// Fashion retailers would have to contribute to the cost of recycling clothes under new government proposals
// The proposals aim to ramp up the reuse & recycling of textiles and hold manufacturers accountable for textile waste
// Plans are part of the Waste Prevention Programme which sets out action across the construction, textiles, furniture & electrical sectors
Fashion retailers that produce their own-brand range of apparel would have to contribute to the cost of recycling clothes under new government proposals to cut textile waste.
Better design and labelling are also part of a consultation on an Extended Producer Responsibility scheme to ramp up the reuse and recycling of textiles and hold manufacturers accountable for textile waste.
The fashion industry is estimated to account for four per cent of annual global carbon emissions, while textiles production leads to greenhouse gas emissions equivalent to the emissions of France, Germany and the UK.
The amount of clothing bought by consumers increased by almost 20 per cent between 2012 and 2016, and around 921,000 tonnes of used textiles are thrown out by households every year.
The plans are part of the Waste Prevention Programme for England which sets out how the government and industry can take action across the construction, textiles, furniture and electrical and electronics sectors – as well as road vehicles, packaging, plastics and single-use items and food.
Following the ban of plastic straws, stirrers and cotton buds and microbeads in rinse-off personal care products in England, the government said it would consult on potential bans of other single use items.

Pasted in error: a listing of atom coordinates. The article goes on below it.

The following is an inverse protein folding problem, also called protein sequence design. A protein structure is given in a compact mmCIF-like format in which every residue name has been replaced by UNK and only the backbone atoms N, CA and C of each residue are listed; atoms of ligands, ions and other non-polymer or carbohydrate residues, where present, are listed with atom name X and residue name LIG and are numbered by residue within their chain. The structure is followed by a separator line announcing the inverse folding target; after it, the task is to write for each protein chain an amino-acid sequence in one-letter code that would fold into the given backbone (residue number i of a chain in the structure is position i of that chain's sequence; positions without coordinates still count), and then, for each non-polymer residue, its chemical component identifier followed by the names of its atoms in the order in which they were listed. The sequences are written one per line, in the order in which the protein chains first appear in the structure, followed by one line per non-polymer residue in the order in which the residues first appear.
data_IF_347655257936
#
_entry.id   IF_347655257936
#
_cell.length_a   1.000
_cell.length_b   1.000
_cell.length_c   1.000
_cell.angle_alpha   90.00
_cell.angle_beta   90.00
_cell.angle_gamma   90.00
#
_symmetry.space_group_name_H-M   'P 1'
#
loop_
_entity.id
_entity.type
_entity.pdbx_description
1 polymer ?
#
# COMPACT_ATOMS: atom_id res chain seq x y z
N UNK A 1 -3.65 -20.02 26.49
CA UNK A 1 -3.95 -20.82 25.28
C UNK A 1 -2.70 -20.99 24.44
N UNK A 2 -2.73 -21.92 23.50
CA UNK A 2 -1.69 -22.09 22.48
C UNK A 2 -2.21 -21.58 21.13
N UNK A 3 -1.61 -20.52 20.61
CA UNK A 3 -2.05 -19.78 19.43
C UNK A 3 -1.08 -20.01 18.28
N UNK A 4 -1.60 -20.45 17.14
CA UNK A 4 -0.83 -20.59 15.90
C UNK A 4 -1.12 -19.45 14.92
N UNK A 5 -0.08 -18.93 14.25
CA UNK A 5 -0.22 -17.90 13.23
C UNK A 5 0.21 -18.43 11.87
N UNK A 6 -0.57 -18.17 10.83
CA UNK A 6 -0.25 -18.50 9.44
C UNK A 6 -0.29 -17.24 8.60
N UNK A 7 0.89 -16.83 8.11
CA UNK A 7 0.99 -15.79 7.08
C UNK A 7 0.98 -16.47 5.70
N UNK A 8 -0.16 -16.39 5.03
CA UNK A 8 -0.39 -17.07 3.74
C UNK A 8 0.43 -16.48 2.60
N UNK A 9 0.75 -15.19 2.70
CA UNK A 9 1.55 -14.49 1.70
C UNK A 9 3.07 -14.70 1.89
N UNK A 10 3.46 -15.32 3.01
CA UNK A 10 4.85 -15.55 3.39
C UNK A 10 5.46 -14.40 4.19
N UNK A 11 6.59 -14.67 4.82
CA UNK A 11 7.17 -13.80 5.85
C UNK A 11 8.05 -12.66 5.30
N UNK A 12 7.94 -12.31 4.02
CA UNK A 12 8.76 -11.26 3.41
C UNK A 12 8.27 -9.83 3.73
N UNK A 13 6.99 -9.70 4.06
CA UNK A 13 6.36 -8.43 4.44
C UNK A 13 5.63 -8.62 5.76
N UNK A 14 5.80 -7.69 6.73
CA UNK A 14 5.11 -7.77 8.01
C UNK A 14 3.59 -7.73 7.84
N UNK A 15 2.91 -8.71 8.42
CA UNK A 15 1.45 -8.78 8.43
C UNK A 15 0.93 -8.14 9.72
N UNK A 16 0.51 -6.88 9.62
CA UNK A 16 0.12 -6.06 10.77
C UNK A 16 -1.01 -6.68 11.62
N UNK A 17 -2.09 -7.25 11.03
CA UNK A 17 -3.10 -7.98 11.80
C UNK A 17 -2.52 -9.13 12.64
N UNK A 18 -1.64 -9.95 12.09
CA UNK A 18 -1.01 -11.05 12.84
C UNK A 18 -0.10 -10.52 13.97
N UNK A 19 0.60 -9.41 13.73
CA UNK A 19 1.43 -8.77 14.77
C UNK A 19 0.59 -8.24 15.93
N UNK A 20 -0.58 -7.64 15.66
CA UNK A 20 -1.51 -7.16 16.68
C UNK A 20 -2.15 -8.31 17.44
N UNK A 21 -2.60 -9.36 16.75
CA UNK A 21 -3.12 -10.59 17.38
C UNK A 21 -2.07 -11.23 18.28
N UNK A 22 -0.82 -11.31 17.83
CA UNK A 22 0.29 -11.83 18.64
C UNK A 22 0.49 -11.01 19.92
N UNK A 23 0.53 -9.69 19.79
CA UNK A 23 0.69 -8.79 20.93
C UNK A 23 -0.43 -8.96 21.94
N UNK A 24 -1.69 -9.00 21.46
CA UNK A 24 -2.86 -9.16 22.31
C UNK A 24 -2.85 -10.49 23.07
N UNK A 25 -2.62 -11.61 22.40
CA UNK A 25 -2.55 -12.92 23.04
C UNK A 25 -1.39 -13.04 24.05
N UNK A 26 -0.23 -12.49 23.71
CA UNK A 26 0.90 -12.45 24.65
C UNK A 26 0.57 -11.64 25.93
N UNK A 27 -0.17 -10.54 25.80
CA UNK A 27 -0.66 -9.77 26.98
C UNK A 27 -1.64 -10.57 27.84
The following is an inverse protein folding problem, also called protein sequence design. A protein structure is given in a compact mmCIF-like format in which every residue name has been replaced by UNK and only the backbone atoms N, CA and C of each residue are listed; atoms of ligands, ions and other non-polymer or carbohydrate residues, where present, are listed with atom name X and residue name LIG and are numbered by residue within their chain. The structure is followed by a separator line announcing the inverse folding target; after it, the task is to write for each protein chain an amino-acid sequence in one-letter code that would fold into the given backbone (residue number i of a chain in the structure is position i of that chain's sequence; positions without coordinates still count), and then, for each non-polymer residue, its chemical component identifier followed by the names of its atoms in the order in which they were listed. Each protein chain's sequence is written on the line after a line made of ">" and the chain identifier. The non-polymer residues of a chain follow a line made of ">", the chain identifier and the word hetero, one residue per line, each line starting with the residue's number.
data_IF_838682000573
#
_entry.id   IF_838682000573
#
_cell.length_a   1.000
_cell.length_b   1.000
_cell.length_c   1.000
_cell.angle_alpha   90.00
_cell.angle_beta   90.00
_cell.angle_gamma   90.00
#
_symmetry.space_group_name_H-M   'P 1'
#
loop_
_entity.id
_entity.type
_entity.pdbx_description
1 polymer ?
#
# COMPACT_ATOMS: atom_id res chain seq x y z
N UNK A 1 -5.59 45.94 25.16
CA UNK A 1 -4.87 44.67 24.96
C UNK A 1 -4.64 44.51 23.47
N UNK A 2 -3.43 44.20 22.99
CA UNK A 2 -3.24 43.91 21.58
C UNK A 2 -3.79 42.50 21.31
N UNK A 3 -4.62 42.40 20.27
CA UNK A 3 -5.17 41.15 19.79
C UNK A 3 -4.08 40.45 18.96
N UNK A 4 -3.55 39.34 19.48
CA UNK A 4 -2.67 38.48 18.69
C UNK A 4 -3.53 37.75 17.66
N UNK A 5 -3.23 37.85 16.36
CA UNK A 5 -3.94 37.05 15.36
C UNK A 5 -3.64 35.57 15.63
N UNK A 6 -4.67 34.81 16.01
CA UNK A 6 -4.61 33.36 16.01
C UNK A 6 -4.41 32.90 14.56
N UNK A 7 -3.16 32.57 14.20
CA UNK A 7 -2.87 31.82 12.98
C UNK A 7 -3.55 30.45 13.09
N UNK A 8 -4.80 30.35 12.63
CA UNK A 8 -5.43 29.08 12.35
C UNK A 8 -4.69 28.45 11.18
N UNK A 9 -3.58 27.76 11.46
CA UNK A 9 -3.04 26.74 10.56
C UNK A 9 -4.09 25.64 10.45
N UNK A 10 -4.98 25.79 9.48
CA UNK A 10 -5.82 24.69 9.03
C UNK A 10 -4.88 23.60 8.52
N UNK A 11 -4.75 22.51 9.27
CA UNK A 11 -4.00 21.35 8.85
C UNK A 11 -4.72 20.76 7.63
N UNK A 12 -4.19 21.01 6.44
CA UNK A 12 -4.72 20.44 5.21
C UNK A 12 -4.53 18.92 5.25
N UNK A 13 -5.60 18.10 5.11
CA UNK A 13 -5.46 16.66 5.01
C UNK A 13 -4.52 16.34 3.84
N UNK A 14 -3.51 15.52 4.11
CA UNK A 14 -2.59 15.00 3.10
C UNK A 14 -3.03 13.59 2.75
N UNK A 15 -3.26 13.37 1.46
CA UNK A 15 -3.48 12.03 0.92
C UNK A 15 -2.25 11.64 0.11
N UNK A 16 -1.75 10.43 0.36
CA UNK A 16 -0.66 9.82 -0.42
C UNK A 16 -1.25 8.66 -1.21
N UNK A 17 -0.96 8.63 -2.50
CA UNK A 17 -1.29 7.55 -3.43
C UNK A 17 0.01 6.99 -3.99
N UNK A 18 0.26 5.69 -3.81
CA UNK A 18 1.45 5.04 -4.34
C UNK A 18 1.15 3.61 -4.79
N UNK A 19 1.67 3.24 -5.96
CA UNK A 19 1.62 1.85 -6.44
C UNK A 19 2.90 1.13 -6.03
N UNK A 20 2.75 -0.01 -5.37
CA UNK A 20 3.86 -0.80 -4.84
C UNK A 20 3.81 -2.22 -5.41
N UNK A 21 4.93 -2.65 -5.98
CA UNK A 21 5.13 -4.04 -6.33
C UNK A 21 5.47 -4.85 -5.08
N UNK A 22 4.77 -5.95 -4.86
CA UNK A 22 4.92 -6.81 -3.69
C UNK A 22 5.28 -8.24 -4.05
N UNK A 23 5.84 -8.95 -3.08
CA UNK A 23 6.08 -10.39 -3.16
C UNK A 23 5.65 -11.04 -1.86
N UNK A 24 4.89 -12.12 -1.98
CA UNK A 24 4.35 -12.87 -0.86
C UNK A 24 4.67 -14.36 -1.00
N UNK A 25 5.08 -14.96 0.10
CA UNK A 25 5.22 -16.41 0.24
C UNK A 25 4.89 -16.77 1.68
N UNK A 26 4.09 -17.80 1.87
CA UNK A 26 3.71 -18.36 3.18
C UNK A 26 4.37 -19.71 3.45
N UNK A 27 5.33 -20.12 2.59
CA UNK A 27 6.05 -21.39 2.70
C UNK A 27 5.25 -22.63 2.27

“Major retailers and fashion brands have made huge strides in reducing their environmental footprint but there is more we must do,” environment minister Rebecca Pow said.
“That is why, through our world-leading Environment Bill and landmark reforms, we will take steps to tackle fast fashion by incentivising recycling and encouraging innovation in new design.”
Marcus Gover, chief executive of waste and resources body Wrap, said: “Wrap welcomes the focus this consultation brings on the need to create a more circular economy.
“We will not achieve net zero without taking action on the way we produce, use and dispose of the products we rely on to live our lives.”
Business in the Community circular economy campaign director Pete Belk said: “We welcome the government’s focus on reuse, repair and re-manufacturing in key sectors like textiles, construction and food.
“We want business to embrace the opportunities to avoid carbon, reduce material use and create green jobs by embracing the opportunities set out in the Waste Prevention Programme.”
with PA Wires